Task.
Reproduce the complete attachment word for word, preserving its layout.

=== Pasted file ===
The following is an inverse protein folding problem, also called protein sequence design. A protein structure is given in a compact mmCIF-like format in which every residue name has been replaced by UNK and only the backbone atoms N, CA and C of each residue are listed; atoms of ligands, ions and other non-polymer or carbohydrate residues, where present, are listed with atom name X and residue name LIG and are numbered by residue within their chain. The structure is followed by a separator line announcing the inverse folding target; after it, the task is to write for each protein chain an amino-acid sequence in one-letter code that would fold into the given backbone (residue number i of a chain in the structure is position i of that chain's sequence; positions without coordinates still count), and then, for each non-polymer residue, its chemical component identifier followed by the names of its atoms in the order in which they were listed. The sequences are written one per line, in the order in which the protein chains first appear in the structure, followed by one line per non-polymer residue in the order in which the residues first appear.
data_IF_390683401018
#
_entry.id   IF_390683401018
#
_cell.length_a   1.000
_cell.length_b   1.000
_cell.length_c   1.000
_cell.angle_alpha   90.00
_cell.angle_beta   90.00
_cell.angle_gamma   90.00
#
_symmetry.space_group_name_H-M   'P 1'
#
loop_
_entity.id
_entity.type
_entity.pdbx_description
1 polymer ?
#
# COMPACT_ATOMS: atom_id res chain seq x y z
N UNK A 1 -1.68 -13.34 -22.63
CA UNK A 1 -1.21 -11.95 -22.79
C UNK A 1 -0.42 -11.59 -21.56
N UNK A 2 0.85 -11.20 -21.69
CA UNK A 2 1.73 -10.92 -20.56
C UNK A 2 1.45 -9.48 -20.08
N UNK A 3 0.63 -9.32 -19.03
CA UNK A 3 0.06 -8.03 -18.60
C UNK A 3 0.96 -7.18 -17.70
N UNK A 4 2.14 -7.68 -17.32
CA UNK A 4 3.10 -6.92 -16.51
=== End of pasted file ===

The following is an inverse protein folding problem, also called protein sequence design. A protein structure is given in a compact mmCIF-like format in which every residue name has been replaced by UNK and only the backbone atoms N, CA and C of each residue are listed; atoms of ligands, ions and other non-polymer or carbohydrate residues, where present, are listed with atom name X and residue name LIG and are numbered by residue within their chain. The structure is followed by a separator line announcing the inverse folding target; after it, the task is to write for each protein chain an amino-acid sequence in one-letter code that would fold into the given backbone (residue number i of a chain in the structure is position i of that chain's sequence; positions without coordinates still count), and then, for each non-polymer residue, its chemical component identifier followed by the names of its atoms in the order in which they were listed. The sequences are written one per line, in the order in which the protein chains first appear in the structure, followed by one line per non-polymer residue in the order in which the residues first appear.
data_IF_390683401018
#
_entry.id   IF_390683401018
#
_cell.length_a   1.000
_cell.length_b   1.000
_cell.length_c   1.000
_cell.angle_alpha   90.00
_cell.angle_beta   90.00
_cell.angle_gamma   90.00
#
_symmetry.space_group_name_H-M   'P 1'
#
loop_
_entity.id
_entity.type
_entity.pdbx_description
1 polymer ?
#
# COMPACT_ATOMS: atom_id res chain seq x y z
N UNK A 1 -1.68 -13.34 -22.63
CA UNK A 1 -1.21 -11.95 -22.79
C UNK A 1 -0.42 -11.59 -21.56
N UNK A 2 0.85 -11.20 -21.69
CA UNK A 2 1.73 -10.92 -20.56
C UNK A 2 1.45 -9.48 -20.08
N UNK A 3 0.63 -9.32 -19.03
CA UNK A 3 0.06 -8.03 -18.60
C UNK A 3 0.96 -7.18 -17.70
N UNK A 4 2.14 -7.68 -17.32
CA UNK A 4 3.10 -6.92 -16.51